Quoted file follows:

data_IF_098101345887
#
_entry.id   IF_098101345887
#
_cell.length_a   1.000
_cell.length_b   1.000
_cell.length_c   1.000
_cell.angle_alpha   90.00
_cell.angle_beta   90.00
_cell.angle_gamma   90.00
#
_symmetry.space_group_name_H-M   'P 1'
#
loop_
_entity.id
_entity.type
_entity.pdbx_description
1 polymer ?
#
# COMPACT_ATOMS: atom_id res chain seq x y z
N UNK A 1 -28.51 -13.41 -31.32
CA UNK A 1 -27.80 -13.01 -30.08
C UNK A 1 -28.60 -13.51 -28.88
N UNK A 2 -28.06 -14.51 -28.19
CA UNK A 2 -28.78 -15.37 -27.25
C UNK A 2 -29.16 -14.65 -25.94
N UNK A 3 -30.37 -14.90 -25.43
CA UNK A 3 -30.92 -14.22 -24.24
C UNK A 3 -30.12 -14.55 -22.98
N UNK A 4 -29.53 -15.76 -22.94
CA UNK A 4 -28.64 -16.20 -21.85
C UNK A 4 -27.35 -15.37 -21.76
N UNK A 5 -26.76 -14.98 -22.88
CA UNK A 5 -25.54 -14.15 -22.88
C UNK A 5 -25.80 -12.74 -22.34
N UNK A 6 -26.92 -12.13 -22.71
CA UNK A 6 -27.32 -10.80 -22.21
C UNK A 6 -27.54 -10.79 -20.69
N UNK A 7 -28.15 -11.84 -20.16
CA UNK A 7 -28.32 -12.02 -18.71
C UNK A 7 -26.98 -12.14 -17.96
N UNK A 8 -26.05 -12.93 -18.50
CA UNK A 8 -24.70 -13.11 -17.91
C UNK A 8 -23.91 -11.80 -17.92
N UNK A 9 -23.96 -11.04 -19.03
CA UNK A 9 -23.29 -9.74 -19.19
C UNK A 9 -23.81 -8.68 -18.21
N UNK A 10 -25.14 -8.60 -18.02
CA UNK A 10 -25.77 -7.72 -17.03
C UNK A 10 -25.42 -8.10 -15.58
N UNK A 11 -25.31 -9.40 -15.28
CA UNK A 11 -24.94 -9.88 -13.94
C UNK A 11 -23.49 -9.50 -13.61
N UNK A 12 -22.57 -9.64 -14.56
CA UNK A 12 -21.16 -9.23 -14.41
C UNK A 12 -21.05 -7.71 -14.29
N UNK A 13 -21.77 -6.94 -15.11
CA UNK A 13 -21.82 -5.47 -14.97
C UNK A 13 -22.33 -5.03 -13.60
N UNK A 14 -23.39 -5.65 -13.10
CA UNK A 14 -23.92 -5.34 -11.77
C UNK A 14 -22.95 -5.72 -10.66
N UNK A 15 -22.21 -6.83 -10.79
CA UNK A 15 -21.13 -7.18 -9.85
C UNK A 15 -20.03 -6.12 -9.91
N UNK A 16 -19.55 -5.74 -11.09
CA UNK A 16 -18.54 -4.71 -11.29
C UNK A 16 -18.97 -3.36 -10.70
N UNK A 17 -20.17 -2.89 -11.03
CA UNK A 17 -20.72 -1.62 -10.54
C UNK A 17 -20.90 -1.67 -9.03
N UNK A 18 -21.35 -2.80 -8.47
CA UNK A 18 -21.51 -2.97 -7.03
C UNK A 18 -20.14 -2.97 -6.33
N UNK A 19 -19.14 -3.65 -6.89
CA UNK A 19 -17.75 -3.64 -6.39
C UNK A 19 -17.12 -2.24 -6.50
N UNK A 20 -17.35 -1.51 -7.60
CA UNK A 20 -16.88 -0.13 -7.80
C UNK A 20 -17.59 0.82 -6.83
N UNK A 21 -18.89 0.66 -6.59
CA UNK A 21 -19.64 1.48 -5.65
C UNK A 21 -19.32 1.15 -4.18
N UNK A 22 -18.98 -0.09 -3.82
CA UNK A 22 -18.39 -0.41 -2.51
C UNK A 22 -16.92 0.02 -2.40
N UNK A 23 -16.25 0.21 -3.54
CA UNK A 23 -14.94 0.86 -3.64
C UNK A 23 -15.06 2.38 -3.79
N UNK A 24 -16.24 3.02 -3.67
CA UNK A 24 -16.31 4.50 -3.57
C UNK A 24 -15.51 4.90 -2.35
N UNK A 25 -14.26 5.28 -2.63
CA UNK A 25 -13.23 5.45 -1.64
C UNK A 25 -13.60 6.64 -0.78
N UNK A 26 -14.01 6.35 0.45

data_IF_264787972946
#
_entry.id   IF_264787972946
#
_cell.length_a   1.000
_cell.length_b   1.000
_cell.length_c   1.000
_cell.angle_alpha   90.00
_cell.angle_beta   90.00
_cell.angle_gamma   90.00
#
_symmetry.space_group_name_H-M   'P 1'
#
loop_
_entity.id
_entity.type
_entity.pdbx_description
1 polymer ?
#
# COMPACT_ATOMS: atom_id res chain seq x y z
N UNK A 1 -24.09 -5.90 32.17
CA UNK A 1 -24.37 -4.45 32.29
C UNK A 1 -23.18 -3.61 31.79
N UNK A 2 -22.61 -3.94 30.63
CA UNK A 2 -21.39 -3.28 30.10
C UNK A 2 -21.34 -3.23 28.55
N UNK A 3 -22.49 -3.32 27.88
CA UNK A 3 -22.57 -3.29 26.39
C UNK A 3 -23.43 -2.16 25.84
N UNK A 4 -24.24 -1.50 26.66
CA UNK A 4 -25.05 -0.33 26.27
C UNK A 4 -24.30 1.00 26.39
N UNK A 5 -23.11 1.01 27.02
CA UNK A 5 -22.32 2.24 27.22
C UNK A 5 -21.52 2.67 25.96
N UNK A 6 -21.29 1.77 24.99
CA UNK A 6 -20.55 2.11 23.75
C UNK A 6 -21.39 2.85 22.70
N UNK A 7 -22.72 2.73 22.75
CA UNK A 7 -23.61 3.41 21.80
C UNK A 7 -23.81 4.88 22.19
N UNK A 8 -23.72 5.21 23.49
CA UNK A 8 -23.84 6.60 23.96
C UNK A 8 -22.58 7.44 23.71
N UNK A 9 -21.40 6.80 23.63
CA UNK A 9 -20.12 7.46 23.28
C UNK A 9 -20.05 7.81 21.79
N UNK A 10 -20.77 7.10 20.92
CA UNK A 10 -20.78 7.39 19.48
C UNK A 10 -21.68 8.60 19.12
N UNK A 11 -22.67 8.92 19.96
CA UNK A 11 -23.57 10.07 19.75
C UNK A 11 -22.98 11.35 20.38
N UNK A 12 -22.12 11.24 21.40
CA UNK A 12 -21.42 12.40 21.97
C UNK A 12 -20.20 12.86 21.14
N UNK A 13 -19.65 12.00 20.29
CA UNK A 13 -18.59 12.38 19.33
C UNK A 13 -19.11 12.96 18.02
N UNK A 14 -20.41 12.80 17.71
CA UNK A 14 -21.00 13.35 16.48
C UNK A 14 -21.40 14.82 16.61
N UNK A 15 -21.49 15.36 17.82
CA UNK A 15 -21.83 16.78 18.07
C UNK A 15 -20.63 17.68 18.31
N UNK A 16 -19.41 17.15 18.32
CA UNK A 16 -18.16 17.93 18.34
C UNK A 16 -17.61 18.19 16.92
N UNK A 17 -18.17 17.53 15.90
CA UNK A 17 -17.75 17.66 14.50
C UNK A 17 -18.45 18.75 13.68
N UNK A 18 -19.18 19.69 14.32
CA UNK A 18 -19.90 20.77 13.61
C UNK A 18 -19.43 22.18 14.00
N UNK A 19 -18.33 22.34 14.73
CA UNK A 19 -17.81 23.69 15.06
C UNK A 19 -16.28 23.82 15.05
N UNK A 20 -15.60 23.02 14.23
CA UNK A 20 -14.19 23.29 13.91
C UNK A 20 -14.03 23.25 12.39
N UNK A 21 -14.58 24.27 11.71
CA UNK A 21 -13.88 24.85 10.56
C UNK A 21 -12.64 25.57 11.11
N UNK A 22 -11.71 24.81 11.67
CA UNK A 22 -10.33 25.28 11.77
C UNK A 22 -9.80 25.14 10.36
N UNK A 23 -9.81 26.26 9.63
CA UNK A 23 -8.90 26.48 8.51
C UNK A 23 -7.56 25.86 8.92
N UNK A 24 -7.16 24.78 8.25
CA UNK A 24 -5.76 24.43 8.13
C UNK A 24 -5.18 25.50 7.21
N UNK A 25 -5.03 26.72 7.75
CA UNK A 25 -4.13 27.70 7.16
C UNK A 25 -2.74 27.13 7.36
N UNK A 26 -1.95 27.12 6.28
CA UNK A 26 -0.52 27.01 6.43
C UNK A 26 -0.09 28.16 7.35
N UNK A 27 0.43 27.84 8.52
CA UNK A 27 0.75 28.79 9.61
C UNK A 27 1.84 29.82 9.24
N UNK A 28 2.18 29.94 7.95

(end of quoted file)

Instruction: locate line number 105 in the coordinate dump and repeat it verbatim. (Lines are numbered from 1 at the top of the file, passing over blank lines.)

_cell.angle_beta   90.00